- Decide if heat pumps are right for your business
- Find out which heat pump is best
- Calculate upfront costs and savings
- Get permission to install a heat pump
- Find a heat pump unit and local installer
- Get up to £6,000 off through the Boiler Upgrade Scheme
- Save the VAT on heat pump installation
- Apply for the Industrial Energy Transformation Fund (IETF)
- Find finance and support
Similar to other clean energy technology, heat pumps are continuously getting more efficient and useful. Heat pumps can cut down on carbon emissions by up to 70% versus a gas boiler.
They don’t run on fossil fuels and only require electricity to run. They’re more efficient than gas boilers but cost about the same to run due to the current price difference between gas and electricity.
Heat pumps could save money in the long run because they are likely to last much longer and require less maintenance than a gas boiler or furnace.
For homes and small buildings
Heat pumps can benefit SMEs that own homes or small buildings if they have:
- cash flow or finances to invest in upfront costs
- a fossil fuel boiler or furnace that needs replacing
- a small spot outside to place or mount one
- good insulation in the walls and roof
- a need to improve their energy performance certificate
You can use Energy Saving Trust to find out how much heat pumps save based on current electricity prices and your existing heating system.
Homes and small businesses that have fossil fuel or non-heat pump electrical systems may be eligible for up to £6,000 off a new heat pump through the Boiler Upgrade Scheme.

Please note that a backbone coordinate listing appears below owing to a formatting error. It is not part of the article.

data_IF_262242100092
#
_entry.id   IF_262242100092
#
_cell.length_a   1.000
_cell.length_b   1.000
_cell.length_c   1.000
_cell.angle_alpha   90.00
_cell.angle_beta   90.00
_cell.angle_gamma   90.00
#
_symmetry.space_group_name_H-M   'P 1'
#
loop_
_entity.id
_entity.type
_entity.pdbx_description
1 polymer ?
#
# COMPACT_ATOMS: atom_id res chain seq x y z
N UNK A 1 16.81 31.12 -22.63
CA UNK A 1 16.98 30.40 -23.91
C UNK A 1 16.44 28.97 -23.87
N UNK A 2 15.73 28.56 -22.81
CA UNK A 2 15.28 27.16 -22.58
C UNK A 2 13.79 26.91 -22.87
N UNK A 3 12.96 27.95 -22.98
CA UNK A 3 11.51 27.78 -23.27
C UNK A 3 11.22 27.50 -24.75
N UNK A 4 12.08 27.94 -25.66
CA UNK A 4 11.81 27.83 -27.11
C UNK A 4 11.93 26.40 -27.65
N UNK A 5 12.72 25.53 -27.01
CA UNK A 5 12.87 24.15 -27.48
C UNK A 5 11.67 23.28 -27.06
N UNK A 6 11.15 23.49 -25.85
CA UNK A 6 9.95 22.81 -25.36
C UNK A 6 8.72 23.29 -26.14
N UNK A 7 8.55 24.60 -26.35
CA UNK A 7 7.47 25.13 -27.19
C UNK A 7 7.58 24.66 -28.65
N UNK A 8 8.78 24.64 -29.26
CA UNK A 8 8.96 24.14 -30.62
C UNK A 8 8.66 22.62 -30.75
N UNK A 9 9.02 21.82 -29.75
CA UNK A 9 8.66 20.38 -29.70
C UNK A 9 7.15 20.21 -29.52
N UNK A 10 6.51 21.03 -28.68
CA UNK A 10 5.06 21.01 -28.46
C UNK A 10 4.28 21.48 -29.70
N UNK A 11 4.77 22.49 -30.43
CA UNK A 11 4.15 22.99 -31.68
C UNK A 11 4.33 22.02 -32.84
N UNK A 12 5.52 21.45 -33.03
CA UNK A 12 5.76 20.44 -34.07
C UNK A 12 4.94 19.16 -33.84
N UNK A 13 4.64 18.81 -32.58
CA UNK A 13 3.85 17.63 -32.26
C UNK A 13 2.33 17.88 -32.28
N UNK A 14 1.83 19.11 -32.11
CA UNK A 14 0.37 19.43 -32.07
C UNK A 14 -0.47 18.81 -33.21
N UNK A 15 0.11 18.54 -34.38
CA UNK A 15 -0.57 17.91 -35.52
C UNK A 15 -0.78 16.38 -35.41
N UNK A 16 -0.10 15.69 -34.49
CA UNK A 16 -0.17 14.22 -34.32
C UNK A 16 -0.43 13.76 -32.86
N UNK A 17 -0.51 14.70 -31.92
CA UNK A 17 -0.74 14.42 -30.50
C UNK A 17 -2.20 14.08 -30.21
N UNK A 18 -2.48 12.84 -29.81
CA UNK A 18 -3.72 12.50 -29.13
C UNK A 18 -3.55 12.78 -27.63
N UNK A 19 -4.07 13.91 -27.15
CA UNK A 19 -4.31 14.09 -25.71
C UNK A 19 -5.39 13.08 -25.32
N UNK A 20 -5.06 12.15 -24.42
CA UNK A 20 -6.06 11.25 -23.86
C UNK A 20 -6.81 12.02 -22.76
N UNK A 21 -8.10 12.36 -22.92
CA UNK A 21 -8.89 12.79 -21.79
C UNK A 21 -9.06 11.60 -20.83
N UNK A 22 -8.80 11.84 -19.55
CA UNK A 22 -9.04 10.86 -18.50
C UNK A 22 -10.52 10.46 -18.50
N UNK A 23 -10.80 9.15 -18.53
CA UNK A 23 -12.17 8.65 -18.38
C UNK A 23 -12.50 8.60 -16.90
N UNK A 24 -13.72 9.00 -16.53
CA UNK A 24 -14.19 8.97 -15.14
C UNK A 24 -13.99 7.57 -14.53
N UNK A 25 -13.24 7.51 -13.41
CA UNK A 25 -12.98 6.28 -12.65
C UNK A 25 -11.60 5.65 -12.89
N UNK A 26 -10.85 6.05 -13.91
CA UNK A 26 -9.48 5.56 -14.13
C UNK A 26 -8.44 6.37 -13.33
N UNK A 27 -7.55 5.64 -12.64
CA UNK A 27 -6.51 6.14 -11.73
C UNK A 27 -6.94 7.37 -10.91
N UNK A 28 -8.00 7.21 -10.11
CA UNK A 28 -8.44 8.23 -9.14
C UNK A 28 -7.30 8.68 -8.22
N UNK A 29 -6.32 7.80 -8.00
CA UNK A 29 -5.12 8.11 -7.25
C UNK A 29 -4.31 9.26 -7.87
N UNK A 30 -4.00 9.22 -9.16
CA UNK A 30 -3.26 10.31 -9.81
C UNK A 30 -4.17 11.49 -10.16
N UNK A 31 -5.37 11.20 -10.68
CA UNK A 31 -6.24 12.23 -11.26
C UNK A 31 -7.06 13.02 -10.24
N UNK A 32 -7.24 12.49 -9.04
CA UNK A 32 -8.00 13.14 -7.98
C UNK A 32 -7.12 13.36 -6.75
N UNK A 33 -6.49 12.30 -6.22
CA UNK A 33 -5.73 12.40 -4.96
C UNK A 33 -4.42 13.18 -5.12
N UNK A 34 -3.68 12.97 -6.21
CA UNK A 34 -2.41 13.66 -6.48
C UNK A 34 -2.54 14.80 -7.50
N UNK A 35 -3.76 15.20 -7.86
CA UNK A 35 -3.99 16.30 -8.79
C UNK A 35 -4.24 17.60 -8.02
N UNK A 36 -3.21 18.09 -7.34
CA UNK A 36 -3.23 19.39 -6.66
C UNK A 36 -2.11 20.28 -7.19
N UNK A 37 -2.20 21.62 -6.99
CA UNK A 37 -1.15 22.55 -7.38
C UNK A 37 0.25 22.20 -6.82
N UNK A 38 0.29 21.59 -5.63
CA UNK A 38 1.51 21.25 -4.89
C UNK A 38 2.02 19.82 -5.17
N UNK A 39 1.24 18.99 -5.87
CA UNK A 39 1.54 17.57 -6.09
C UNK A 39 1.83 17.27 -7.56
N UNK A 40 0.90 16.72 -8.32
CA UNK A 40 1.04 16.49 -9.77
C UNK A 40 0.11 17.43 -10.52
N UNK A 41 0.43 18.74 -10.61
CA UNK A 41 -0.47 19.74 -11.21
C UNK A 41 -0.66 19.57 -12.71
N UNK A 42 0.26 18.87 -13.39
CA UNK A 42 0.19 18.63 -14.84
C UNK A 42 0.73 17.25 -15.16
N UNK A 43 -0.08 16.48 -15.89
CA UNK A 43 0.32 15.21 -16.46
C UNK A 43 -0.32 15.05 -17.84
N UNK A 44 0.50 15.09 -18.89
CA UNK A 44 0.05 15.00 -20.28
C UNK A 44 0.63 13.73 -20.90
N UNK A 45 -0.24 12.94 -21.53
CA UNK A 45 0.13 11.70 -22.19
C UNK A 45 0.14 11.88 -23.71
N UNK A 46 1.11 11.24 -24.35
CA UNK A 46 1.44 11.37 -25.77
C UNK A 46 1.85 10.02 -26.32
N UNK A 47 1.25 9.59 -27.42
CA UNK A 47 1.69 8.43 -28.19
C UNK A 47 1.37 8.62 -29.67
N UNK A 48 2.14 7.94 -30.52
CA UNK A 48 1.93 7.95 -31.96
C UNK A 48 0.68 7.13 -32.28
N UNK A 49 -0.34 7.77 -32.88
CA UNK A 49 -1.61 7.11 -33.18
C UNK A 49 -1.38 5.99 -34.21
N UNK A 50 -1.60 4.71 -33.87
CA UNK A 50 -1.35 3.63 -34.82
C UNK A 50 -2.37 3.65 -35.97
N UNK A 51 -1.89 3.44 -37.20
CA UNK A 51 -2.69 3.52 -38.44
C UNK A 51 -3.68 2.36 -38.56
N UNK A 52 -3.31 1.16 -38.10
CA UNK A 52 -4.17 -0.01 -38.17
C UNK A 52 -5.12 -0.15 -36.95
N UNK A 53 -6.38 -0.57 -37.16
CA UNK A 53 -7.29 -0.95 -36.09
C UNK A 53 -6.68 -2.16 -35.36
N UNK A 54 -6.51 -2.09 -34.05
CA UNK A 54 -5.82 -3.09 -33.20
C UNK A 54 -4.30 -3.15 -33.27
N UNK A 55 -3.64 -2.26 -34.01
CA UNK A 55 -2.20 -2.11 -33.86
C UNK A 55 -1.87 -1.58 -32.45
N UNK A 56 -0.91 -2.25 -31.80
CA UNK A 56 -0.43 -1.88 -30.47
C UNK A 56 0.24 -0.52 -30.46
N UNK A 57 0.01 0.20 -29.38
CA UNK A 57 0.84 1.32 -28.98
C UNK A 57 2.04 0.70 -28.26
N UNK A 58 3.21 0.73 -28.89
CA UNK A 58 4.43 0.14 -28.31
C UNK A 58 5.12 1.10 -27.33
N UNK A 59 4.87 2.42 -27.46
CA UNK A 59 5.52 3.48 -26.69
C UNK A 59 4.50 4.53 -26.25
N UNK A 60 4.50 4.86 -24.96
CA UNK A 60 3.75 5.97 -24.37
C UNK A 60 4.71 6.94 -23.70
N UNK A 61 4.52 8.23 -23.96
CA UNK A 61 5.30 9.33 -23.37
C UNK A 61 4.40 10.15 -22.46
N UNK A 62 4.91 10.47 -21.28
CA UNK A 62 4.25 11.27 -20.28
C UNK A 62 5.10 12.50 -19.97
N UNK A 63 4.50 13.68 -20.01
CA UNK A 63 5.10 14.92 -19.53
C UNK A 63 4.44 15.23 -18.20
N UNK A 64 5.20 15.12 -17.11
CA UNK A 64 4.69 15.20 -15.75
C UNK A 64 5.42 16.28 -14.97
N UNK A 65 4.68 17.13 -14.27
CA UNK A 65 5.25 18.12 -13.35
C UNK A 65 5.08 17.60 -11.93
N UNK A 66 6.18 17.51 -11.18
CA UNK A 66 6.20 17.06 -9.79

Commercial and industrial buildings
Larger air source heat pumps can be used for building heat in commercial and industrial settings if they have:
- good insulation in the walls and roof
- existing radiators and hot water pipework
- space to locate heat pump units outside
Industrial-strength heat pumps can be used for process heat depending how much is required. Some newer models are able to provide heat up to 200C.
SMEs that own larger buildings are not eligible for the Boiler Upgrade Scheme but should consider the Industrial Energy Transformation Fund for grants.
‘Air source’ heat pumps capture the heat from the air outside your property and use it to power indoor heating and cooling systems. They require electricity to power fans, compressors and other parts.
They are the most popular category of heat pump because they:
- cost the least
- fit in tight spaces outside
- run quietly under normal conditions
There are also ‘ground source’ heat pumps. These cost more than air source heat pumps and require large outdoor spaces to be dug up. They are often used in rural locations, though vertical boreholes are possible and only require a small surface footprint.
‘Ground source’ heat pumps are particularly suited to rural businesses and organisations with land available, though vertical boreholes are possible and only require a small surface footprint.
There are two main types of air source heat pump: air-to-water and air-to-air.
Air-to-air heat pumps
This type of pump heats or cools the air inside your property and requires an indoor distribution outlet.
These are usually mounted on indoor walls and can be switched between heating and air conditioning.
They do not heat water.
Air-to-water heat pumps
These heat pumps absorb heat from the outside air and transfer it to the central heating and water supply.
These heat pumps work best with underfloor heating or large radiators.
They can be ‘reversed’ to provide cooling but require an air handler and ductwork to provide air conditioning.
It’s not recommended to run cold water through radiators or floor heating.